Sounds simple but, once a project's underway it's often very difficult to keep to the mantras. It's actually a bit of a joke amongst successful producers that these three simple "rules" for starting out are known by everyone and yet ignored in favour of "guerilla filmmaking" books and suchlike, often written by those who have never made a successful feature.

  6. #6

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    Get your self a few business cards printed up for your "film production company", business people love business cards. Hand it to the restaurant owner so he knows who you are and tell him you are looking for locations for your next movie. Apply rule 2, like Gaffer says but impress on the restaurant manager/owner that you have a low budget but can reimburse him a little and see that he will not be inconvenienced or out of pocket.

    Like Tim has pointed out make a big deal about how his restaurant will be given a credit at the end of the movie and how his restaurant is the perfect location for you. If he is a nice person he will want to help you, just like most people.

  7. #7

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    Im in Cardiff and may be able to help you out here and there. Are you shooting in Neath or spreading out a bit? Have you got anywhere in particular in mind?

  8. #8

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    Thanks for the advice, it's helpful to read through in black and white what I've been trying to formulate in my head. A cafe has sprung up on my target list, owned by friends of friends, with a bit of decorating it could easily pass for a semi-nice restaurant. The manager is away until Monday though so I'll have to wait until then to approach him.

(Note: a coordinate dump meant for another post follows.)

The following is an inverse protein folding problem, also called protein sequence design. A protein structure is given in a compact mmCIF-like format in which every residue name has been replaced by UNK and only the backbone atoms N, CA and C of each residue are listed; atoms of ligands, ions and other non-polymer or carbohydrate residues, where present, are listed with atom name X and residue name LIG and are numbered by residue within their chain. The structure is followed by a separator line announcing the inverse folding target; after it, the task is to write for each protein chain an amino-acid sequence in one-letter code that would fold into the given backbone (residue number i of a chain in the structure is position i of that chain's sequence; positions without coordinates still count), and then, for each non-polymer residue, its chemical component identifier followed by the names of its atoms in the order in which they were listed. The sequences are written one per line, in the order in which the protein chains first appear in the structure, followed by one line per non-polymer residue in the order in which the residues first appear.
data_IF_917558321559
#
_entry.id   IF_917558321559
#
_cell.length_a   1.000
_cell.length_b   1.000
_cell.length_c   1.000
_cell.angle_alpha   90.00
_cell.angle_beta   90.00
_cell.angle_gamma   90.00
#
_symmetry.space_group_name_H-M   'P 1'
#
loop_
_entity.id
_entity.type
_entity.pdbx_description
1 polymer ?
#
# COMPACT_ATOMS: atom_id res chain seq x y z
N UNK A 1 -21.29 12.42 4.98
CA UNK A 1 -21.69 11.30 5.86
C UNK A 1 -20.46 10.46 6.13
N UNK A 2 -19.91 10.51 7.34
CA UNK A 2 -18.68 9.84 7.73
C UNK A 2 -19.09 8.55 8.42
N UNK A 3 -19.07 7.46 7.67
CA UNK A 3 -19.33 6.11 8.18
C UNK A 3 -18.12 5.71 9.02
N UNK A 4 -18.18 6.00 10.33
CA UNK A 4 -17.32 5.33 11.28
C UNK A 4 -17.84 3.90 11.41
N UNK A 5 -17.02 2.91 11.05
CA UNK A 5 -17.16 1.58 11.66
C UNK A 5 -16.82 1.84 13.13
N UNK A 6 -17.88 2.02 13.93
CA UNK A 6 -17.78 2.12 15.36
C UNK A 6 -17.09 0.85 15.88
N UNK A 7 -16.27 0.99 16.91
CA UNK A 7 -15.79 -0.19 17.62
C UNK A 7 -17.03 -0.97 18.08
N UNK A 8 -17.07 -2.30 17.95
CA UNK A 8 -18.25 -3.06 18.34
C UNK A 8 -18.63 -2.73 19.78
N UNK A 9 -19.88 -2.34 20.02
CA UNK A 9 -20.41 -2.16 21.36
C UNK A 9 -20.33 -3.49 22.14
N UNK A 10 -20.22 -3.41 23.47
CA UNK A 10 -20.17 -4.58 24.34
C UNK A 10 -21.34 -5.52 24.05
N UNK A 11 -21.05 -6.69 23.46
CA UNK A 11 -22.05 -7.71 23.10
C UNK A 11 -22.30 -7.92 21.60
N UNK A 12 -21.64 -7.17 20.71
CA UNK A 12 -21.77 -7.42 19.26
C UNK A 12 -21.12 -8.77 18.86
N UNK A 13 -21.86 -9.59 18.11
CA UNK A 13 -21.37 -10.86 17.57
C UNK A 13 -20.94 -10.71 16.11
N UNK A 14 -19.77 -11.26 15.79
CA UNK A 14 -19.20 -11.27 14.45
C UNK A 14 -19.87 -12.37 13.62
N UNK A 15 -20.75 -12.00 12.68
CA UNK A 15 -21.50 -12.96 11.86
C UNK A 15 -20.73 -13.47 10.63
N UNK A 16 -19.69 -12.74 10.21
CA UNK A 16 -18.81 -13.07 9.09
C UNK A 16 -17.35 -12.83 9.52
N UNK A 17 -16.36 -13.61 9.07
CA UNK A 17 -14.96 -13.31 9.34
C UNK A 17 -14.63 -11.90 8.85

I'll be filming in Neath, all in the one place.

  9. #9

    Default Location advice

    Clay,
    I would just like to add, ‘to be taken seriously, act seriously.’ Dress and present yourself as a professional and you’ll be treated as a professional.
    So far I have ‘blagged’ the use of a nightclub, a fish restaurant, a Cathedral – made a donation – several hotel function rooms, business offices, engineering workshops and a couple of bars, all free of charge. The fish restaurant also included free food for the scene!!

    What I generally offer – as a starting point of negotiation – is who we are, what we’ve done, what festivals we’ve been shown at (track record) and what we plan for the outcome/expectations of this film. Offer a credit for location, an invite to any premier showing, and a copy of the finished film. Include an Ext. Shot of the location – advertising for them – and possibly a name check in the script.

    Avoid offering a fee unless it is absolutely necessary. Be very flexible with your time also. We shot a scene making use of a hotel reception, with the proviso we shot from 1:30 am to 4:40am.

    But I think the key point, as touched on by the other commentators here, is how you present yourself. I have a rule of thumb: I won’t deal with anyone in a comedy tie. If you don’t take yourself seriously, why should I?

  10. #10

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    Thanks for the great advice, certainly something I'll bare in mind for future projects.

    I've managed to find somewhere, I used to know the owner but I discounted the location because it was too small. That was until I found out they had an extension! The place is more of a breakfast cafe than a restaurant, but with a little set dressing of the tables it'll easily pass as one.

    I'm just working on extras now!